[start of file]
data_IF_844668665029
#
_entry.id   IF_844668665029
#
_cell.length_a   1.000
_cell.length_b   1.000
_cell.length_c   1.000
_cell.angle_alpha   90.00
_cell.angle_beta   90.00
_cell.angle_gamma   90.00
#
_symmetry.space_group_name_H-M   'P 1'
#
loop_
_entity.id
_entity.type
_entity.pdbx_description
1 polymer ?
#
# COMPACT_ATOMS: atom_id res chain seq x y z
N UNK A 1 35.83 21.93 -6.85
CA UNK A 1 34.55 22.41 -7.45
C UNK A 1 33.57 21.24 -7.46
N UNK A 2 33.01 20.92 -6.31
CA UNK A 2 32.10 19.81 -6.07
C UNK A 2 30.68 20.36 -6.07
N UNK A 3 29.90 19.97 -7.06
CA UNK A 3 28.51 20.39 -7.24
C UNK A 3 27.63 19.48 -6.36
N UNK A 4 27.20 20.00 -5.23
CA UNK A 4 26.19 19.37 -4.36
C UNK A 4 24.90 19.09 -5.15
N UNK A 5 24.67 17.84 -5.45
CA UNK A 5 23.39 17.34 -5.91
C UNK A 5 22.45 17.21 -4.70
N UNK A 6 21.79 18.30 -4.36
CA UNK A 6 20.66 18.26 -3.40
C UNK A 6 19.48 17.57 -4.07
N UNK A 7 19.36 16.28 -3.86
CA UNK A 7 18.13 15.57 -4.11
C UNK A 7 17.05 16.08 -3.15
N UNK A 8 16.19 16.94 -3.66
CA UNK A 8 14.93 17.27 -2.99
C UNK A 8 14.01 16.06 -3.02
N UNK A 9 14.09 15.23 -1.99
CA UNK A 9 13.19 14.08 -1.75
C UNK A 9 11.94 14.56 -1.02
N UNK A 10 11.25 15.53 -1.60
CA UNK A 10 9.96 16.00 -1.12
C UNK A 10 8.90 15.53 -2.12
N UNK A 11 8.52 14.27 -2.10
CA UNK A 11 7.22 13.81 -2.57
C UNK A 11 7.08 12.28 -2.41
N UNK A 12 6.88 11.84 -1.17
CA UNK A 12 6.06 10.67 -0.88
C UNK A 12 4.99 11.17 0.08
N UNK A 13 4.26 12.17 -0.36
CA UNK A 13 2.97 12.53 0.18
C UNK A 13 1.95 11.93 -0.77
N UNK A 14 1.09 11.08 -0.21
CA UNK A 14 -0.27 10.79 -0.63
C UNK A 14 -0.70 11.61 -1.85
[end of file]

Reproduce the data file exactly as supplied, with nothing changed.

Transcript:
data_IF_844668665029
#
_entry.id   IF_844668665029
#
_cell.length_a   1.000
_cell.length_b   1.000
_cell.length_c   1.000
_cell.angle_alpha   90.00
_cell.angle_beta   90.00
_cell.angle_gamma   90.00
#
_symmetry.space_group_name_H-M   'P 1'
#
loop_
_entity.id
_entity.type
_entity.pdbx_description
1 polymer ?
#
# COMPACT_ATOMS: atom_id res chain seq x y z
N UNK A 1 35.83 21.93 -6.85
CA UNK A 1 34.55 22.41 -7.45
C UNK A 1 33.57 21.24 -7.46
N UNK A 2 33.01 20.92 -6.31
CA UNK A 2 32.10 19.81 -6.07
C UNK A 2 30.68 20.36 -6.07
N UNK A 3 29.90 19.97 -7.06
CA UNK A 3 28.51 20.39 -7.24
C UNK A 3 27.63 19.48 -6.36
N UNK A 4 27.20 20.00 -5.23
CA UNK A 4 26.19 19.37 -4.36
C UNK A 4 24.90 19.09 -5.15
N UNK A 5 24.67 17.84 -5.45
CA UNK A 5 23.39 17.34 -5.91
C UNK A 5 22.45 17.21 -4.70
N UNK A 6 21.79 18.30 -4.36
CA UNK A 6 20.66 18.26 -3.40
C UNK A 6 19.48 17.57 -4.07
N UNK A 7 19.36 16.28 -3.86
CA UNK A 7 18.13 15.57 -4.11
C UNK A 7 17.05 16.08 -3.15
N UNK A 8 16.19 16.94 -3.66
CA UNK A 8 14.93 17.27 -2.99
C UNK A 8 14.01 16.06 -3.02
N UNK A 9 14.09 15.23 -1.99
CA UNK A 9 13.19 14.08 -1.75
C UNK A 9 11.94 14.56 -1.02
N UNK A 10 11.25 15.53 -1.60
CA UNK A 10 9.96 16.00 -1.12
C UNK A 10 8.90 15.53 -2.12
N UNK A 11 8.52 14.27 -2.10
CA UNK A 11 7.22 13.81 -2.57
C UNK A 11 7.08 12.28 -2.41
N UNK A 12 6.88 11.84 -1.17
CA UNK A 12 6.06 10.67 -0.88
C UNK A 12 4.99 11.17 0.08
N UNK A 13 4.26 12.17 -0.36
CA UNK A 13 2.97 12.53 0.18
C UNK A 13 1.95 11.93 -0.77
N UNK A 14 1.09 11.08 -0.21
CA UNK A 14 -0.27 10.79 -0.63
C UNK A 14 -0.70 11.61 -1.85